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Labour's green plan makes total sense

Labour leader Keir Starmer and Iceland boss Richard Walker (Alamy)

3 min read

Labour's decision to ditch the £28bn price tag was entirely sensible. As a businessman, I know the move will reassure the markets — unlike the Tories who catastrophically spooked them.

The challenges facing our planet are monumental and sadly only getting bigger.

Last week brought disturbing news of the first full year in which global temperatures have passed the 1.5 degree threshold above pre-industrial levels – the limit we dare not exceed if we are to avert climate change that will be catastrophic for humanity and nature alike.

Against this dire background, absolutely nothing in our politics matters more than pressing on with decarbonising the economy to ensure that we meet our legally binding Net Zero targets.

From my perspective, Labour absolutely gets the critical importance of the climate issue, and it has a clear programme to deliver the transition we need through its Green Prosperity Plan to produce more clean energy while creating jobs, reducing energy insecurity and tackling fuel poverty.

At their worst, the Tories – Sunak included – are neo-Trumpian deniers ready to stir divisiveness over climate change with shameful fake news about ‘meat taxes’ and seven bins.

Labour’s announcement last week removed the price that was attached to their programme three years ago, when borrowing costs were at rock bottom. This change is an entirely sensible move in the light of subsequent economic events following the Government’s budget in Autumn 2022 when the financial markets were spooked by their unfunded spending spree – and we are all still paying the price for that.

Working people like my customers have been let down too often with broken promises – it’s refreshing to see in Keir Starmer a leader with the guts to be truthful about what he can and can’t do. Voters deserve that honesty, especially ahead of a general election.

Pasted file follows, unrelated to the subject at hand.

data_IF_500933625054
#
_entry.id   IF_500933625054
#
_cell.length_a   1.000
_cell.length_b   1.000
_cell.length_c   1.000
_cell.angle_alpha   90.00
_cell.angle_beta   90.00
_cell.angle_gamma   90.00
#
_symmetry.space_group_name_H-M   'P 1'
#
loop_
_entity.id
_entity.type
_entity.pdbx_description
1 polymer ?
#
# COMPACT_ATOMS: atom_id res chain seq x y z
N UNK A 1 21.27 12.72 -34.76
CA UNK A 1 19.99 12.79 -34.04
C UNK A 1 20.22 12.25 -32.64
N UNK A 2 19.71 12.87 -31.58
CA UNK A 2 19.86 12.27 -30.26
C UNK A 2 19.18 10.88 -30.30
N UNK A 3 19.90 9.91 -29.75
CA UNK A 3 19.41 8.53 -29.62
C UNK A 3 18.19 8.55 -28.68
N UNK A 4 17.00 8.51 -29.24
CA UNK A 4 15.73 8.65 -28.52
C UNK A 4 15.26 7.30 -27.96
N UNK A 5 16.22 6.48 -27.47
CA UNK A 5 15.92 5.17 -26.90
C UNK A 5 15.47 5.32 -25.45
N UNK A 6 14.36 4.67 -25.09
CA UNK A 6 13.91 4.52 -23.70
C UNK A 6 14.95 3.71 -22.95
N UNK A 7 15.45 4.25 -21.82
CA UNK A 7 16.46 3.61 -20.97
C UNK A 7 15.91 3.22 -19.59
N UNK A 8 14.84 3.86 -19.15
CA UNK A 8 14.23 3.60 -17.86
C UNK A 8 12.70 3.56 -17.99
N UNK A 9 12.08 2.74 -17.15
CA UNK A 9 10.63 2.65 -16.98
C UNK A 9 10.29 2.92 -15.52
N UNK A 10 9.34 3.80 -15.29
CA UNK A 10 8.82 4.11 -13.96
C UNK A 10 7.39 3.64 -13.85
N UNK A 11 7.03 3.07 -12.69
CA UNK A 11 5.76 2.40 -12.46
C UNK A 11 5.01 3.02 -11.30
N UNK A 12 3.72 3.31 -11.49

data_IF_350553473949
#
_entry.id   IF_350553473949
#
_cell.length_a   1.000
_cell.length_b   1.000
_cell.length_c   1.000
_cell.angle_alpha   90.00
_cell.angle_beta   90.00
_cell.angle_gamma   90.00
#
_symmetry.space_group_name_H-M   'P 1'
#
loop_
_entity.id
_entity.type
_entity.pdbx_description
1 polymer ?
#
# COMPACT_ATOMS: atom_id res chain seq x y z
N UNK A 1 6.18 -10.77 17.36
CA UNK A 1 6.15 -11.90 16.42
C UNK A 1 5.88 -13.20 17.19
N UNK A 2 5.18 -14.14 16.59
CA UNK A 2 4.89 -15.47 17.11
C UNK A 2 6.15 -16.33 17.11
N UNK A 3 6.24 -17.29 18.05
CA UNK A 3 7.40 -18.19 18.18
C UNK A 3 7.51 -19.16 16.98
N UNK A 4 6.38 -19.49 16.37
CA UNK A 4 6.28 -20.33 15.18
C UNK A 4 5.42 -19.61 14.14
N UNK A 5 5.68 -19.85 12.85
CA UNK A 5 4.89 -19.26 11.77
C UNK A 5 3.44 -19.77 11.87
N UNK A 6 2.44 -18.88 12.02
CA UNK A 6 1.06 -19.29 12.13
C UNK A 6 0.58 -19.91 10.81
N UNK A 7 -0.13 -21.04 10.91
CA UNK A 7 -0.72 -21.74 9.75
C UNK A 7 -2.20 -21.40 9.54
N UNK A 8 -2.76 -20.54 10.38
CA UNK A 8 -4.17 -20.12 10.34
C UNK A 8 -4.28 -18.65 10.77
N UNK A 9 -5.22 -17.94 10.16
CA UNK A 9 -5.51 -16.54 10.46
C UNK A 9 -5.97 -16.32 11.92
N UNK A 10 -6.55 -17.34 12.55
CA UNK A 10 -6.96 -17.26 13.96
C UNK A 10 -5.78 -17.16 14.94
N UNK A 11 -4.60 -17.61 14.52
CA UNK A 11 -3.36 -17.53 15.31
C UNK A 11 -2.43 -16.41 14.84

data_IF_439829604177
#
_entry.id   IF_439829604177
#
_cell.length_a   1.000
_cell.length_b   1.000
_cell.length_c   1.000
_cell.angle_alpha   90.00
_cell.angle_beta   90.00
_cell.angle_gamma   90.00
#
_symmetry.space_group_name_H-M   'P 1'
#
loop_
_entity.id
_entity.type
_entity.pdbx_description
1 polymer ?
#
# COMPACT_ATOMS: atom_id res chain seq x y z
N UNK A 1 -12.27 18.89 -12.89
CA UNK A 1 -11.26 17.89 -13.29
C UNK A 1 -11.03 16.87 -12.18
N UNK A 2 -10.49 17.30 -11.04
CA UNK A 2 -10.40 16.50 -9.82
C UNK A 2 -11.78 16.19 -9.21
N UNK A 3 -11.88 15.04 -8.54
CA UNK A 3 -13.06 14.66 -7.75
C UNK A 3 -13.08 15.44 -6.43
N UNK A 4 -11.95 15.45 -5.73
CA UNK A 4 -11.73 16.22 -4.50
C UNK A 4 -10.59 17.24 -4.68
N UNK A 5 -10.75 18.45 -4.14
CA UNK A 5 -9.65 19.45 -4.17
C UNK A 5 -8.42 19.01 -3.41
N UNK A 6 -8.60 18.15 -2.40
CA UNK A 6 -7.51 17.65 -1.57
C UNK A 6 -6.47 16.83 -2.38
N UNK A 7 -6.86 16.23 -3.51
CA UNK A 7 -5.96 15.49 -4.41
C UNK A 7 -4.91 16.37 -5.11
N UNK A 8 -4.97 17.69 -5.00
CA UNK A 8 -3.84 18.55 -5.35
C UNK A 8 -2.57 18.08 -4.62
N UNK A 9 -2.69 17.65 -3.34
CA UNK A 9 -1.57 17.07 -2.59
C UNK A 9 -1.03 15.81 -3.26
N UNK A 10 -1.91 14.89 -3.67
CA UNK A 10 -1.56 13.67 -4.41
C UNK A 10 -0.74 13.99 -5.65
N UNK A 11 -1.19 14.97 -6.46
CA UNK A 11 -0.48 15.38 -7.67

Labour knows very well that sustained public investment will be required to leverage further private capital expenditure to deliver the green energy transition. This is at the heart of its vision for a new national champion, Great British Energy.

Fiscal discipline and the confidence of the markets will lower the cost of government borrowing.

A clear industrial strategy will leverage in private capital.

The super-tight fiscal messaging Labour delivered last week will actually help by reassuring markets and so helping to keep borrowing costs on a downward trajectory – which will ultimately boost the Government’s spending power.

The Conservatives, meanwhile, seem content to row back on their environmental commitments in the hope of making this a wedge issue in what I believe will prove to be the vain pursuit of short-term political gain. Good Tories like Chris Skidmore, who quit Parliament over the issue, know that weaponising the environment in this way can never be in anyone’s interests. It will cost the Conservatives dearly at the ballot box.

We have endured 14 years of broken promises on both infrastructure projects and housing.

From my perspective as a businessman, an end to this dithering is well overdue.

Labour understands the urgency of taking the right decisions, delivering on the key environmental and economic issues, greenlighting projects and getting Britain moving forward once again.


Richard Walker is the executive chairman of Iceland Foods.

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